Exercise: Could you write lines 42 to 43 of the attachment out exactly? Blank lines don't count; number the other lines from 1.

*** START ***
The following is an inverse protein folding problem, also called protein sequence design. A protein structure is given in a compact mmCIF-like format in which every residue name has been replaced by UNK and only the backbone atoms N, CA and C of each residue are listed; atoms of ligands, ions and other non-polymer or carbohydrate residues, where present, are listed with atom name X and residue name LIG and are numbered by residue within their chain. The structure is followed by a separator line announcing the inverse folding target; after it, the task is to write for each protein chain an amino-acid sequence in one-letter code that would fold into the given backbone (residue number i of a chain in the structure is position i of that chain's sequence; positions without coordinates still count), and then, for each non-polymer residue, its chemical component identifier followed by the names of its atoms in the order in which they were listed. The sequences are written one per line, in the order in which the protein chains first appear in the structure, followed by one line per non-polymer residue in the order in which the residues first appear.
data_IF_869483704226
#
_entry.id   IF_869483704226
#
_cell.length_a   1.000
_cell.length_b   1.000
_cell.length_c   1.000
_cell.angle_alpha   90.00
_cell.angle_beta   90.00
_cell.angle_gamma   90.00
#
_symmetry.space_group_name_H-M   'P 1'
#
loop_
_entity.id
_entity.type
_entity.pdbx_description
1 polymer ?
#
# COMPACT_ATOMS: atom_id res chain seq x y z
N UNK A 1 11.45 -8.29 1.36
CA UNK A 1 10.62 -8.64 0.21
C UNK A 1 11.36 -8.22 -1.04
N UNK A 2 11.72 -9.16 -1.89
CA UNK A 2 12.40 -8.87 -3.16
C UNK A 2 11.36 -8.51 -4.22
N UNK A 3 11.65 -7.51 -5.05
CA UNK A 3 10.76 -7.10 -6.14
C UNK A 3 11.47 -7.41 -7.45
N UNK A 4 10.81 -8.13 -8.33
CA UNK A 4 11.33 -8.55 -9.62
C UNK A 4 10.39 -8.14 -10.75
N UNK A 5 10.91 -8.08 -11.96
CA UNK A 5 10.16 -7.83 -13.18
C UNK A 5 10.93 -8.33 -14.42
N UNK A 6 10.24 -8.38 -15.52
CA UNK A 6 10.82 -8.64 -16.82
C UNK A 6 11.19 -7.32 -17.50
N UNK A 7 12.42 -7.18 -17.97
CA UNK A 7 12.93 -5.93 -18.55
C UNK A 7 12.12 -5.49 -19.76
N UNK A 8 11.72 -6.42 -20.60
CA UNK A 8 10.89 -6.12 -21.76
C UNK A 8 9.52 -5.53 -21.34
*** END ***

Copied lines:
C UNK A 7 12.12 -5.49 -19.76
N UNK A 8 11.72 -6.42 -20.60